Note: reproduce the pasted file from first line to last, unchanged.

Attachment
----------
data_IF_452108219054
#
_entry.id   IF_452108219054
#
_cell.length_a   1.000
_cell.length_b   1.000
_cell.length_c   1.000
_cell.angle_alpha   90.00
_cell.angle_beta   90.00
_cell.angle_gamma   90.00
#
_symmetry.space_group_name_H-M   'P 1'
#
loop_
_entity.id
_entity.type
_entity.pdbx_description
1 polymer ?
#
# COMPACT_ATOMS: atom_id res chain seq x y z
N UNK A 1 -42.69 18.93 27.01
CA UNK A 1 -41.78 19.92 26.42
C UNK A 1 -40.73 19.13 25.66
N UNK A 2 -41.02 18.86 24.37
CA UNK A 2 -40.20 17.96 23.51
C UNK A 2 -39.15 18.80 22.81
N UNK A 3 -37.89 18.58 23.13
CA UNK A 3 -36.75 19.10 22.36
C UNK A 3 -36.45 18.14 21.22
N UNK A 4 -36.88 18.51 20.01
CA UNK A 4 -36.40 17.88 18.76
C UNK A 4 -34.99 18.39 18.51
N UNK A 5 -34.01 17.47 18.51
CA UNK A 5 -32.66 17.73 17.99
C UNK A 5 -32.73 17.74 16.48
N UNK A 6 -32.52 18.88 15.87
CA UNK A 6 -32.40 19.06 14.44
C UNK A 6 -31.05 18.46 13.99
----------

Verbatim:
data_IF_452108219054
#
_entry.id   IF_452108219054
#
_cell.length_a   1.000
_cell.length_b   1.000
_cell.length_c   1.000
_cell.angle_alpha   90.00
_cell.angle_beta   90.00
_cell.angle_gamma   90.00
#
_symmetry.space_group_name_H-M   'P 1'
#
loop_
_entity.id
_entity.type
_entity.pdbx_description
1 polymer ?
#
# COMPACT_ATOMS: atom_id res chain seq x y z
N UNK A 1 -42.69 18.93 27.01
CA UNK A 1 -41.78 19.92 26.42
C UNK A 1 -40.73 19.13 25.66
N UNK A 2 -41.02 18.86 24.37
CA UNK A 2 -40.20 17.96 23.51
C UNK A 2 -39.15 18.80 22.81
N UNK A 3 -37.89 18.58 23.13
CA UNK A 3 -36.75 19.10 22.36
C UNK A 3 -36.45 18.14 21.22
N UNK A 4 -36.88 18.51 20.01
CA UNK A 4 -36.40 17.88 18.76
C UNK A 4 -34.99 18.39 18.51
N UNK A 5 -34.01 17.47 18.51
CA UNK A 5 -32.66 17.73 17.99
C UNK A 5 -32.73 17.74 16.48
N UNK A 6 -32.52 18.88 15.87
CA UNK A 6 -32.40 19.06 14.44
C UNK A 6 -31.05 18.46 13.99